This is a meditation in hand stitch. Petals cut from a worn silk blouse and motifs from gold reproduction fabric are appliquéd onto a fabric background, using kantha-style stitching in hand-dyed perle thread. The blocking pattern accentuates and echoes the central gold motif and the petals are defined by the stepping or slant-wise pattern. The background is filled with evenly spaced, alternative stitches that follow the bricking pattern.
69 x 69 cm
This work is mostly hand stitched. Thread offcuts from previous works and motifs from reproduction gold fabric are appliquéd onto a fabric background using hand-dyed perle thread. The piece grew organically from the centre. Kantha-style stitching shadows and echoes the lustre of the solid sections of the flower.
69 x 63 cm
Started in a class with South African quilt artist, Paul Schutte, this mosaic piece grew and exploded across the whole of the background cloth. A previously pieced quilt top was cut up and fused onto the neutral background cloth, then outlined with blanket stitch by machine. The work was sandwiched with batting and a backing fabric and secured with large hand quilted stitches. It was then closely overstitched by machine in serpentine stitch.
160 x 133 cm
Machine pieced, machine appliquéd, hand quilted, machine overstitched
Orb #1 – #9
Constructed in the same way and from the same fabrics as their mother quilt, Carnival, these individual Orbs form a related sequence of smaller works.
36 x 28 cm.
Machine overstitched with a touch of hand quilting
Nine small quilts, containing outlines of trees, are arranged on a neutral, machine quilted backdrop.
112 x 112 cm
Machine pieced, hand quilted and machine quilted
Tree & Labyrinth
The background to this quilt is a hand stitched labyrinth that echoes a real, walkable one on the Hogsback at The Edge. Nearby is the Ecoshrine that has a sculpture of the Yggsdragil tree. This sculpture by Diana Graham inspired the tree-form that is appliquéd onto the labyrinthine background.
80 x 80 cm.
Hand quilted and hand appliquéd, with some machine piecing.
Green Tree with Birds
The translucent greenness of new oak leaves was the original inspiration for this work. It has had two incarnations. Oak-shaped loose leaves were stitched over the original thread-painted and appliquéd foliage and embroidered birds were added to nestle amongst the leaves.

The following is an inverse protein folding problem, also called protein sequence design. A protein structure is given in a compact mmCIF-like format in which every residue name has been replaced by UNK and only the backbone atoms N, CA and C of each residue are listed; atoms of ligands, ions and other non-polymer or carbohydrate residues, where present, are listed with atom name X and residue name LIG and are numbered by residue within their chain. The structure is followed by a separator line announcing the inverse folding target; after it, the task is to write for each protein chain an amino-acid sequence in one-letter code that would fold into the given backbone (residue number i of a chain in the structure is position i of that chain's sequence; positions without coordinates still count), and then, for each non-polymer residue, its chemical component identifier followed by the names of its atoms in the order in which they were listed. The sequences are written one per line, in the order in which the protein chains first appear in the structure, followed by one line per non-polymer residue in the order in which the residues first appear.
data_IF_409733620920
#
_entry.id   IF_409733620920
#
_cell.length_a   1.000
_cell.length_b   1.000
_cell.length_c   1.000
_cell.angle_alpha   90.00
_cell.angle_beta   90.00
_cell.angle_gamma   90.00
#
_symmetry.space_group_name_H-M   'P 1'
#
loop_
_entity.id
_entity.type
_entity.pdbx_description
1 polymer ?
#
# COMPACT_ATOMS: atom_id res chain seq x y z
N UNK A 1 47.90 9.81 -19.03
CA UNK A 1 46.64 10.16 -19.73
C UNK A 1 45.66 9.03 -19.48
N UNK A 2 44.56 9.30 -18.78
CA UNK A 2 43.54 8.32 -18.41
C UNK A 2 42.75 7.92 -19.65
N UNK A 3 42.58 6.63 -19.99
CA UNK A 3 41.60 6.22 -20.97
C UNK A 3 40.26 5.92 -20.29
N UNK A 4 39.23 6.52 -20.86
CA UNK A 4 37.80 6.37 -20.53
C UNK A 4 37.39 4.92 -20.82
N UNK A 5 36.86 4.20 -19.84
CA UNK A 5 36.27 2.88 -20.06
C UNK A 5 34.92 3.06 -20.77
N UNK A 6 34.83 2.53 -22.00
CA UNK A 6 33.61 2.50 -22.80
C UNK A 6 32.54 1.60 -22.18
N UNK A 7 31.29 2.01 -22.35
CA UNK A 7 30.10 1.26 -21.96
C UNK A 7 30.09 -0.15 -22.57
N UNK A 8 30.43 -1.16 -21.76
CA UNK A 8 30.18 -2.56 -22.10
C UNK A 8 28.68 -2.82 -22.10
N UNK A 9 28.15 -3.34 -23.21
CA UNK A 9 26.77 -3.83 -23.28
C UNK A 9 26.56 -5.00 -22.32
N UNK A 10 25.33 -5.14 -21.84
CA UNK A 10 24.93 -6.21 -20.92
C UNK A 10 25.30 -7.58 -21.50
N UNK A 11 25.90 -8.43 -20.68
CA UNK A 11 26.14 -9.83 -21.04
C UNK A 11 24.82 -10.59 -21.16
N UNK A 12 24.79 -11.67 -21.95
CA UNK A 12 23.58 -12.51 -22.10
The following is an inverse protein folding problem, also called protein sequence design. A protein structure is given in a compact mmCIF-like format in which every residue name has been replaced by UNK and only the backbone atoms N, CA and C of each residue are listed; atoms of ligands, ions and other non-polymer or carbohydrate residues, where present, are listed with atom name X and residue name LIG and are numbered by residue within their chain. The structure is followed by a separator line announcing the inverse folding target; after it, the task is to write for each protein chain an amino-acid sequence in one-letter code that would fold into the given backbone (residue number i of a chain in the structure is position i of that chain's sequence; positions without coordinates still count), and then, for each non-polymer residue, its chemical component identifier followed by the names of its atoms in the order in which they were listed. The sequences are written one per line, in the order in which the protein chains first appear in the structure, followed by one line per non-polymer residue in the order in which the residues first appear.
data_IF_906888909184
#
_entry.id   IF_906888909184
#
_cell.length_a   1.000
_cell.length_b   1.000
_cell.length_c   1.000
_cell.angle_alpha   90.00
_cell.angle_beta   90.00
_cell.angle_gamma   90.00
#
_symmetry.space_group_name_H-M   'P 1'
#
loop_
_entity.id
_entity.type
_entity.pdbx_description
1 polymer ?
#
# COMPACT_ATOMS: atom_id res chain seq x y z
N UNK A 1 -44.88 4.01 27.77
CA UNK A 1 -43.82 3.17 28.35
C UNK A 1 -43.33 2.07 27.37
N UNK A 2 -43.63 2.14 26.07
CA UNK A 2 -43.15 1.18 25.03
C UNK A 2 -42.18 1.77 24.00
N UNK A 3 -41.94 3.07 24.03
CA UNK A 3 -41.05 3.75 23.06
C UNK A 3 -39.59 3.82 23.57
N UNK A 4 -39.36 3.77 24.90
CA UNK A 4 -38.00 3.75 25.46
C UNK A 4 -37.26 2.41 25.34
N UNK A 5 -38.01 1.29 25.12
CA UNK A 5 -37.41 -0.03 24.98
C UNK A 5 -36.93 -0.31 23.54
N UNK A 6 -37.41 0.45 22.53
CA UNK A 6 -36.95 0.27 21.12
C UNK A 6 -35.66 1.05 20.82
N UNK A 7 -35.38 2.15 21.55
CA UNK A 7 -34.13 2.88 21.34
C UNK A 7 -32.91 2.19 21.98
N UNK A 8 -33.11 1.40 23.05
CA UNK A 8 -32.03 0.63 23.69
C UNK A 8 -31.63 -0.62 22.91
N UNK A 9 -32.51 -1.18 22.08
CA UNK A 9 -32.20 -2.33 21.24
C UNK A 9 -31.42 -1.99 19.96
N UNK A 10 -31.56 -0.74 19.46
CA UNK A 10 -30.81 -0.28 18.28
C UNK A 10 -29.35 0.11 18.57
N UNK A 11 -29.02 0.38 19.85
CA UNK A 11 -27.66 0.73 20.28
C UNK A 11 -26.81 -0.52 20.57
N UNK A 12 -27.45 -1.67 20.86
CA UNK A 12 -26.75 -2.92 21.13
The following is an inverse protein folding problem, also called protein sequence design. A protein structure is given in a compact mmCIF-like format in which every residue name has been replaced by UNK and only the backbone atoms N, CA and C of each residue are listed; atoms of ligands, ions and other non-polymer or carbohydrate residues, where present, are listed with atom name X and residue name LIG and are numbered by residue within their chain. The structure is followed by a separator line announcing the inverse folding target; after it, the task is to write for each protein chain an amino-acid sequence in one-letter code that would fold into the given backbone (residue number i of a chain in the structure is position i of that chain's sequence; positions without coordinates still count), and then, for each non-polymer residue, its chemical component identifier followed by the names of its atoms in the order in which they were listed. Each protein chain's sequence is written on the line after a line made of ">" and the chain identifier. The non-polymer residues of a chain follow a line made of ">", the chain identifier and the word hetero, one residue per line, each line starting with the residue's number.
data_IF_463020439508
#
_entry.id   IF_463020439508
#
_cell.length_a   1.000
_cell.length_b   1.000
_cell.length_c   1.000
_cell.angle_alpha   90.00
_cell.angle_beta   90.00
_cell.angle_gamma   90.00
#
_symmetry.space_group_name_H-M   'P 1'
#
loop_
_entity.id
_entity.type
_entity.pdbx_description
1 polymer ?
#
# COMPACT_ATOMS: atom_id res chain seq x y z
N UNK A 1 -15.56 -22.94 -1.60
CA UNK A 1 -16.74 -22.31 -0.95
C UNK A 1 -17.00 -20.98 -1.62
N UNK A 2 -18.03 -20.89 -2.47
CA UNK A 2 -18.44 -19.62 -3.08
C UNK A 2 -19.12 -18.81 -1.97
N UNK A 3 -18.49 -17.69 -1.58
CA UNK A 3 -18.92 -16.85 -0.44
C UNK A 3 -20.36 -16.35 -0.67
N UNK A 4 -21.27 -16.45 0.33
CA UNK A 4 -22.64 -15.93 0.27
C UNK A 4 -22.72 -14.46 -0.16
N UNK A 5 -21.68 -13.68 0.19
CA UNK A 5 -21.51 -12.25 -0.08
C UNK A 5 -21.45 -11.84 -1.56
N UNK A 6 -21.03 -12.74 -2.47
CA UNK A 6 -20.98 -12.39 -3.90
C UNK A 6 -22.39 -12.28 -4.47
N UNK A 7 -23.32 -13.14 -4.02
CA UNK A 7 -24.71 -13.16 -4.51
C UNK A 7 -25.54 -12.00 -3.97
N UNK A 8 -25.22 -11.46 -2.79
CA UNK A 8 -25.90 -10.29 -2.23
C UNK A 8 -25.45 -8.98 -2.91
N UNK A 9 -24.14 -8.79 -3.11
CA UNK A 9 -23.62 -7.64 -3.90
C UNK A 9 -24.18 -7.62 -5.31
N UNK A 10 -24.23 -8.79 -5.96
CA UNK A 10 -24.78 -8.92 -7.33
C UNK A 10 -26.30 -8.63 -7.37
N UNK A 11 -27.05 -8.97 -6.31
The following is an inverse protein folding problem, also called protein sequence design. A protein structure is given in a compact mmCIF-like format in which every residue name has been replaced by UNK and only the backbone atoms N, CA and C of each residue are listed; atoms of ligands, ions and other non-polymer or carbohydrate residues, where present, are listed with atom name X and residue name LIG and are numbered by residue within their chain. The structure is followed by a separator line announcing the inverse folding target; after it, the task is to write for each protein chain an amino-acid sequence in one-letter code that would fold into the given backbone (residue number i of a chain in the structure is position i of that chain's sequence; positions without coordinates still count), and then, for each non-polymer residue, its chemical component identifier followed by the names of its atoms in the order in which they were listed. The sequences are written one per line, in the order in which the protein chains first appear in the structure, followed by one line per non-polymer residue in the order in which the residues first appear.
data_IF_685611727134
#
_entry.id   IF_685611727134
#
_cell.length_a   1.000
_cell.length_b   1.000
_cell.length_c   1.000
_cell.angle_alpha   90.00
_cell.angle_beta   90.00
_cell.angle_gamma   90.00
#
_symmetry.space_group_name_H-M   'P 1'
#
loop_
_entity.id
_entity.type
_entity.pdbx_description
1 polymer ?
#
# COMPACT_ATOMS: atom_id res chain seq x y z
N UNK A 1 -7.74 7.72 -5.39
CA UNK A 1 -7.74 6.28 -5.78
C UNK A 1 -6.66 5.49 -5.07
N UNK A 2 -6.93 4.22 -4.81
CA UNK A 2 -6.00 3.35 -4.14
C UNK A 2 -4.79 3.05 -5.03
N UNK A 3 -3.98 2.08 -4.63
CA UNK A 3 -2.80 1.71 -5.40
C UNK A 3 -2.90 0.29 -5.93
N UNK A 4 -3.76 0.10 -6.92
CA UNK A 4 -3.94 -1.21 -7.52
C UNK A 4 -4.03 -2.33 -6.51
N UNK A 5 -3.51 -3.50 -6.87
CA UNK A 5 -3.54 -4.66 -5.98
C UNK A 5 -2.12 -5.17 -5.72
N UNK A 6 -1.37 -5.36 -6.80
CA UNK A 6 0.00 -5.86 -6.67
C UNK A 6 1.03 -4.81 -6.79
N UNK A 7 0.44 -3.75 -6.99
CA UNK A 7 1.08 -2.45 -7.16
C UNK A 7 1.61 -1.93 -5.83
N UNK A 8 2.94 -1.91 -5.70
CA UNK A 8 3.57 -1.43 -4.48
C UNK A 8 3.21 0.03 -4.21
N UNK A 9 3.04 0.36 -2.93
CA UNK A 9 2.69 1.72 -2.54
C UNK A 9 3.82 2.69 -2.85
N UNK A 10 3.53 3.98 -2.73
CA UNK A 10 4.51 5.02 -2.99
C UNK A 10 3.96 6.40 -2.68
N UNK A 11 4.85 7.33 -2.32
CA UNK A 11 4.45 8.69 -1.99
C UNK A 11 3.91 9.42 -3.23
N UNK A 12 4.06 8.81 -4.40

143 x 92 cm.
A quirky, bright piece made during the Time of Covid lockdown. Commercial fabric depicting parrots in a forest was used to construct the tree and cut-outs of the birds were appliquéd to the branches. The background is machine pieced using the traditional pin-wheel quilter’s block.
156 x 114 cm.
Machine quilted and appliquéd.
Small BirdTree #1 – #11
Made from the same fabric as the mother BirdTree, these smaller trees are appliquéd onto brightly coloured backgrounds. Each work contains a lone perched parrot.
29 x 21 cm.
Machine quilted and appliquéd with some hand quilting.
R900 each (one is sold)
Waiting for the Rain
Made during the long drought, the bright houses are set against a barren background and cloudless sky. The road is closely hand stitched, kantha-style.
50 x 93 cm.
Hand quilted and machine appliquéd
The idea behind this project is an attempt to capture something of the historic richness of old Grahamstown.
The houses are all machine appliquéd onto a neutral background which is then closely hand quilted. On display are the first house portrait, made of the smallest house in town, and some of the latest stitchings.
Inspired by the spectacular African night sky in the Karoo, this quilt represents that display of stars. Shweshwe motifs are machine appliquéd onto the reverse side of a shweshwe whole cloth and embellished with machine stitching and hand embroidery.
70 x 70 cm.
Machine appliquéd and quilted. Hand quilted.